Marie Cocco is the outsider’s insider in Washington.
Through her diligent reporting, robust writing—and plain common sense—Cocco’s columns translate the noisy arguments of politics so readers can hear clearly their impact on everyday life.
Cocco was among the first journalists to report the emergence of a business-backed movement to privatize Social Security, and to show how years of neglect and policy changes were eroding the private pension system. Her columns on health care, taxes, budgeting, the workplace and other national issues are written so people talk about them in the family room, not the political backroom.
She uses her strength and experience as a reporter to uncover hidden histories that illuminate the present. Stories that Cocco has broken include the secret detention and relocation of Italian-Americans during World War II and the federal government’s record as the nation’s most prolific polluter. Her 1990 series on the government’s pollution record, written with Newsday reporter Earl Lane, was honored by the National Press Club, the White House Correspondents’ Association and Sigma Delta Chi, the National Society of Professional Journalists.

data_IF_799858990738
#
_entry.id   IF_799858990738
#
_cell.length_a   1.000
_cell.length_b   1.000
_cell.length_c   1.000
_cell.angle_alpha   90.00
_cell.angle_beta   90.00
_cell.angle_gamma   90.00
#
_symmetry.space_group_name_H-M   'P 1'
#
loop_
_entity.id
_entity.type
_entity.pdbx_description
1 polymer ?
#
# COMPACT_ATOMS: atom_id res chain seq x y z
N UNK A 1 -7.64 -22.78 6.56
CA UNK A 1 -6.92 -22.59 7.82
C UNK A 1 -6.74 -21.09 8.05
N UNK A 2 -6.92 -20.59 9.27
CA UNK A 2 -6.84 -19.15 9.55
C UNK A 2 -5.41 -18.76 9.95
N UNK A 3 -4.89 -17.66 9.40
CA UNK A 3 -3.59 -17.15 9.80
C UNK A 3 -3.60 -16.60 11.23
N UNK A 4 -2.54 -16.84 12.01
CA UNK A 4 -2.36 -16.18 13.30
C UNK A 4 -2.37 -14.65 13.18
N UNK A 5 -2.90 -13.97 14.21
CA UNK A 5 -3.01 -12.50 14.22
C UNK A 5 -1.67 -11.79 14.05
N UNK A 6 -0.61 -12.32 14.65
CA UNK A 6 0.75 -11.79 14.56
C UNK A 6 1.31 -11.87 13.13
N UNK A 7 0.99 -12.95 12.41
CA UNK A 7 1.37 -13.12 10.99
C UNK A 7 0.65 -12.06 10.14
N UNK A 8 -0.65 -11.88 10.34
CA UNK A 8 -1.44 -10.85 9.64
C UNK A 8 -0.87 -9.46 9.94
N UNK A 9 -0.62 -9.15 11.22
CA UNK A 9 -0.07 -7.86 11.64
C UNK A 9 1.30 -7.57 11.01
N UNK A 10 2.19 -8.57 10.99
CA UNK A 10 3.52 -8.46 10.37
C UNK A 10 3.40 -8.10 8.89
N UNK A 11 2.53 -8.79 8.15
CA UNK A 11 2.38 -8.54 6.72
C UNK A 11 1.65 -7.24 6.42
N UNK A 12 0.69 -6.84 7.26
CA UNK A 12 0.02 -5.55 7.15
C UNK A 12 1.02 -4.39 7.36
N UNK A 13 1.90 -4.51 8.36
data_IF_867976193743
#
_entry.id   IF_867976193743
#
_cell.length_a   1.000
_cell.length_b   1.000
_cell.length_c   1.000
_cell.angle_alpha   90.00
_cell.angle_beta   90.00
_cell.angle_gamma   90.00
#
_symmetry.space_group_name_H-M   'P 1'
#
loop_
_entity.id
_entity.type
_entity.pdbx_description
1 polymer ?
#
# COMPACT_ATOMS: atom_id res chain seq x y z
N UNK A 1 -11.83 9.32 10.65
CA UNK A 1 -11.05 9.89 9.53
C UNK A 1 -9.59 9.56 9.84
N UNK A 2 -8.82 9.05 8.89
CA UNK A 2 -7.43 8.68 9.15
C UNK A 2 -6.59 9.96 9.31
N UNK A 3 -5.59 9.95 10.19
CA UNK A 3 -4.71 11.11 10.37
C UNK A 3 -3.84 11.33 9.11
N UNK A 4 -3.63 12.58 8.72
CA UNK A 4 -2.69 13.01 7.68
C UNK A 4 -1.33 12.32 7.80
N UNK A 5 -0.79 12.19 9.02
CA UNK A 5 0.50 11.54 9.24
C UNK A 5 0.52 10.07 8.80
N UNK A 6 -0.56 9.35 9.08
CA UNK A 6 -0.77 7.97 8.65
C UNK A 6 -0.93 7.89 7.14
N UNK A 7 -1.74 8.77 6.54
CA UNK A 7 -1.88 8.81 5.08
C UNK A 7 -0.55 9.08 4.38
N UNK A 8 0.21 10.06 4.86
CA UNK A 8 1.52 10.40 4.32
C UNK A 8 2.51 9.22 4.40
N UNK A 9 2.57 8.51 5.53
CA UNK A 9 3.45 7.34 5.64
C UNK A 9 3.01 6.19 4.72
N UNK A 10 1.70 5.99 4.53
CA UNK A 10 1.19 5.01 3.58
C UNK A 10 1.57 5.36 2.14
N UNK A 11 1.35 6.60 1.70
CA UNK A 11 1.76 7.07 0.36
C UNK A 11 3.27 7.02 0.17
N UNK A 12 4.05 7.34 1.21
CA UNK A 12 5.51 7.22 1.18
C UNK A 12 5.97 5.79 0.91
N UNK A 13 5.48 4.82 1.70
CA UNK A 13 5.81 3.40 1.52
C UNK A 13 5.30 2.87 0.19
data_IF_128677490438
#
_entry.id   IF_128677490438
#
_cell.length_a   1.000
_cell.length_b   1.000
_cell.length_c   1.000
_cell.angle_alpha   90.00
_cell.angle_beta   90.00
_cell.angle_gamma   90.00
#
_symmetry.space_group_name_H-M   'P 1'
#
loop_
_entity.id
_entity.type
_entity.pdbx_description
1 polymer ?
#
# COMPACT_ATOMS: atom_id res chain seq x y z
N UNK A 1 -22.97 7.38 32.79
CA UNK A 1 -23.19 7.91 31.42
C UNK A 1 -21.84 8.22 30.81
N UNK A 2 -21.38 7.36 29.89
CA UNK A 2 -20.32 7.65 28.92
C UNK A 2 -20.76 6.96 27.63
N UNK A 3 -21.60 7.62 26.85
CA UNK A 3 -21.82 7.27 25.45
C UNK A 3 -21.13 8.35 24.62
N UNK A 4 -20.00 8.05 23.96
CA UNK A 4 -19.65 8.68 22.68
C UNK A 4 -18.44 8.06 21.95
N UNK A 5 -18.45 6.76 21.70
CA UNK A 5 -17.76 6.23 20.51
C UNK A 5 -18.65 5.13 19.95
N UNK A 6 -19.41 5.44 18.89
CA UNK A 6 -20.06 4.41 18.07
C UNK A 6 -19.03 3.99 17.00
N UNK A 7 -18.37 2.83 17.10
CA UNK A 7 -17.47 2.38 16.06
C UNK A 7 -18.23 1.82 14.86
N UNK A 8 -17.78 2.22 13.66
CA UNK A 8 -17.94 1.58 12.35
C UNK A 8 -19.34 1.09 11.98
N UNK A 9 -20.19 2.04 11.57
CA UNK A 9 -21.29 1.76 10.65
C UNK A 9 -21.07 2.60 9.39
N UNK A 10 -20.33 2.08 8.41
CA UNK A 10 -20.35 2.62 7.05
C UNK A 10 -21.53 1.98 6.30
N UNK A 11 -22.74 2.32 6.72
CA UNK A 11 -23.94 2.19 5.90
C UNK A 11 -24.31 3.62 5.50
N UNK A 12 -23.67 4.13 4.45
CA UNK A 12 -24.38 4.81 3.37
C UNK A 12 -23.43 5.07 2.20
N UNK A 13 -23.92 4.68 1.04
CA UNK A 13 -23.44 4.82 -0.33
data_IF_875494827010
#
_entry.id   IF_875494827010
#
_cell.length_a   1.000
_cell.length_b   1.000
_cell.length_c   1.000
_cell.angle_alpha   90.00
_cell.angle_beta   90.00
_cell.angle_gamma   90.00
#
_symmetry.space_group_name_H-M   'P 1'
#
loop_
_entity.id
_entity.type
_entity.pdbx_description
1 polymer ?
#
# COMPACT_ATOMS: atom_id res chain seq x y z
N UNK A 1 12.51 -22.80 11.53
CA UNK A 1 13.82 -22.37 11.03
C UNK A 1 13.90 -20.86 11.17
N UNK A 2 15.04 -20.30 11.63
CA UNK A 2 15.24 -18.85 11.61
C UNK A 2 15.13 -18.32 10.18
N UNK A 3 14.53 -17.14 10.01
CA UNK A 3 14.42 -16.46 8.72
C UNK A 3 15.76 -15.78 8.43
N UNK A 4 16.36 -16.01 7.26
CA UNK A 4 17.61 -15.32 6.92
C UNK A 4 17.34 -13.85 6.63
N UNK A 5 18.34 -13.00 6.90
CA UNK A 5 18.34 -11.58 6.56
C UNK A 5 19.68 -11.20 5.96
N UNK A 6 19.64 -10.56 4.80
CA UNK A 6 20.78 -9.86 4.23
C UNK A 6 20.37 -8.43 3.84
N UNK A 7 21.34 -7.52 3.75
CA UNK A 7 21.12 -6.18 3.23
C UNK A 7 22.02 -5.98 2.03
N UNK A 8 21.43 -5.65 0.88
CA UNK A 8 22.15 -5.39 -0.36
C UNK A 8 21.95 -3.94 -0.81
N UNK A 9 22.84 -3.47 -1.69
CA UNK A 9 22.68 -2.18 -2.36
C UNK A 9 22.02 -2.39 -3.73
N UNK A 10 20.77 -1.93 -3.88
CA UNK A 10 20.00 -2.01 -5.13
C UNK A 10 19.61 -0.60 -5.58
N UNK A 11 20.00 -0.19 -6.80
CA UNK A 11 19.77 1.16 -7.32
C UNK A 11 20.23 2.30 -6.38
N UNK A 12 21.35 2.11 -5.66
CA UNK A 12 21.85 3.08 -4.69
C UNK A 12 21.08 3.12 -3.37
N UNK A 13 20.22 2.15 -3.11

Born in Malden, Mass., Cocco graduated summa cum laude from Tufts University, were she was elected to Phi Beta Kappa and won the Peter S. Belfer prize in political science.
She earned a master’s degree in journalism from Columbia University, where she won the Robert E. Sherwood prize for studying and reporting on American issues.
Cocco began working as a reporter for the Daily Register of Monmouth County, New Jersey. She joined Newsday in 1980 as a local reporter, and soon advanced to the statehouse bureau in Albany. Since joining the paper’s Washington bureau as a reporter in 1986, she has covered economics, taxes, Capitol Hill and the White House. She covered the last four presidential campaigns, the 1998 impeachment of President Bill Clinton, the 2000 election deadlock and the transition of Hillary Rodham Clinton from first lady to senator. In 2002, her twice-a-week column was syndicated by The Washington Post Writers Group. In 2005, she left Newsday to devote full-time to the column.
Her reporting and commentary on cultural and political topics have won prizes from the Associated Press, the Newswomen’s Club of New York, the New York Newspaper Guild, the New York State Publishers’ Association and the New York Press Club. She has been a guest commentator on CNN, the Fox Network, MSNBC, CNBC and C-SPAN as well as national radio shows.
Cocco lives in Virginia with her husband and two sons.